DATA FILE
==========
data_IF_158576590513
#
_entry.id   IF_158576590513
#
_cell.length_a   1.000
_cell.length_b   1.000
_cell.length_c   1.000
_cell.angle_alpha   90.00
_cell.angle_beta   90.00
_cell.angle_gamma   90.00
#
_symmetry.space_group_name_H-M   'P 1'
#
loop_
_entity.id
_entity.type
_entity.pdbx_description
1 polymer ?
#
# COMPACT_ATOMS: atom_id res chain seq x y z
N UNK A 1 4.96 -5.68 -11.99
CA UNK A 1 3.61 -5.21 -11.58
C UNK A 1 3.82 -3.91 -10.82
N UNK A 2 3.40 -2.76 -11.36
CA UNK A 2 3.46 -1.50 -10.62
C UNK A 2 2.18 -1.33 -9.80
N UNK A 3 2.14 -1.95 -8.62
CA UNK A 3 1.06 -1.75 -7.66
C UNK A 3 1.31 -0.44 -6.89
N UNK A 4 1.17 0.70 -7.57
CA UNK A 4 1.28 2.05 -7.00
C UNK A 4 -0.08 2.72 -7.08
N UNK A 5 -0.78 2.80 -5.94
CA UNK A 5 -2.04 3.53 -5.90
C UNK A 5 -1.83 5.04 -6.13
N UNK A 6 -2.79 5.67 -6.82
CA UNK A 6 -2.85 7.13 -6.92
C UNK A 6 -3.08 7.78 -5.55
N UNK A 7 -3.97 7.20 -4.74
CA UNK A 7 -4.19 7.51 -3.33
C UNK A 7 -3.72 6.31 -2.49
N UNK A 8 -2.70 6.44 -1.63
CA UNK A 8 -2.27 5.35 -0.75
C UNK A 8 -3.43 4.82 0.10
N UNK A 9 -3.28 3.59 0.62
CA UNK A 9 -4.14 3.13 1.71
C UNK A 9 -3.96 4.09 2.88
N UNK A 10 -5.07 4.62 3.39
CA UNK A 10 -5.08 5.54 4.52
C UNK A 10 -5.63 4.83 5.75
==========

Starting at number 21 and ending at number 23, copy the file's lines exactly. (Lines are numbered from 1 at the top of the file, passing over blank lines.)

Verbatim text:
N UNK A 1 4.96 -5.68 -11.99
CA UNK A 1 3.61 -5.21 -11.58
C UNK A 1 3.82 -3.91 -10.82